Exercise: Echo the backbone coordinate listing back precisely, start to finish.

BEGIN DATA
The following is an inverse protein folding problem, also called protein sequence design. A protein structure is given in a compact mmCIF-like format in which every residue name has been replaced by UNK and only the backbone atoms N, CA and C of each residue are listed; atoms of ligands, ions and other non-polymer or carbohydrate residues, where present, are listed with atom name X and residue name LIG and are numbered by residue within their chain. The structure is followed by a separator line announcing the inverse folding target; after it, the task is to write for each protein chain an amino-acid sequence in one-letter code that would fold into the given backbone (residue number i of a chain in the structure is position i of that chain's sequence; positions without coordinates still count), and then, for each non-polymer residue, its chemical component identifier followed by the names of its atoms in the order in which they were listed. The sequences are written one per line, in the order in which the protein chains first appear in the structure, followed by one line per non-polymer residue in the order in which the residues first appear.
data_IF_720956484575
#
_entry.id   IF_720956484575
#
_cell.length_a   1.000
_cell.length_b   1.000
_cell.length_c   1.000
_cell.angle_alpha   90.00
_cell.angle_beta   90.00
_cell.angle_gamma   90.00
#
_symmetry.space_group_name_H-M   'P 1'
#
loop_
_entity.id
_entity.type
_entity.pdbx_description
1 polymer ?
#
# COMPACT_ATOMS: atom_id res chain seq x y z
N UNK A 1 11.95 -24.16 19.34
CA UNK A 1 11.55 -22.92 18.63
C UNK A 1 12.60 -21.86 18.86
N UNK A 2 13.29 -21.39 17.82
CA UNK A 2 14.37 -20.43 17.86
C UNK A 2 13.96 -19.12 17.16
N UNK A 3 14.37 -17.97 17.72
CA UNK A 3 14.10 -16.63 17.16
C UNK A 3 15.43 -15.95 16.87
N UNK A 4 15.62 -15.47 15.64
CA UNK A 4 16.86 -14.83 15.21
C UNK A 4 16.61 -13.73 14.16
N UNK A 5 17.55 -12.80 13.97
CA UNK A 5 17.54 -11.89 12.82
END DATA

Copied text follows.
The following is an inverse protein folding problem, also called protein sequence design. A protein structure is given in a compact mmCIF-like format in which every residue name has been replaced by UNK and only the backbone atoms N, CA and C of each residue are listed; atoms of ligands, ions and other non-polymer or carbohydrate residues, where present, are listed with atom name X and residue name LIG and are numbered by residue within their chain. The structure is followed by a separator line announcing the inverse folding target; after it, the task is to write for each protein chain an amino-acid sequence in one-letter code that would fold into the given backbone (residue number i of a chain in the structure is position i of that chain's sequence; positions without coordinates still count), and then, for each non-polymer residue, its chemical component identifier followed by the names of its atoms in the order in which they were listed. The sequences are written one per line, in the order in which the protein chains first appear in the structure, followed by one line per non-polymer residue in the order in which the residues first appear.
data_IF_720956484575
#
_entry.id   IF_720956484575
#
_cell.length_a   1.000
_cell.length_b   1.000
_cell.length_c   1.000
_cell.angle_alpha   90.00
_cell.angle_beta   90.00
_cell.angle_gamma   90.00
#
_symmetry.space_group_name_H-M   'P 1'
#
loop_
_entity.id
_entity.type
_entity.pdbx_description
1 polymer ?
#
# COMPACT_ATOMS: atom_id res chain seq x y z
N UNK A 1 11.95 -24.16 19.34
CA UNK A 1 11.55 -22.92 18.63
C UNK A 1 12.60 -21.86 18.86
N UNK A 2 13.29 -21.39 17.82
CA UNK A 2 14.37 -20.43 17.86
C UNK A 2 13.96 -19.12 17.16
N UNK A 3 14.37 -17.97 17.72
CA UNK A 3 14.10 -16.63 17.16
C UNK A 3 15.43 -15.95 16.87
N UNK A 4 15.62 -15.47 15.64
CA UNK A 4 16.86 -14.83 15.21
C UNK A 4 16.61 -13.73 14.16
N UNK A 5 17.55 -12.80 13.97
CA UNK A 5 17.54 -11.89 12.82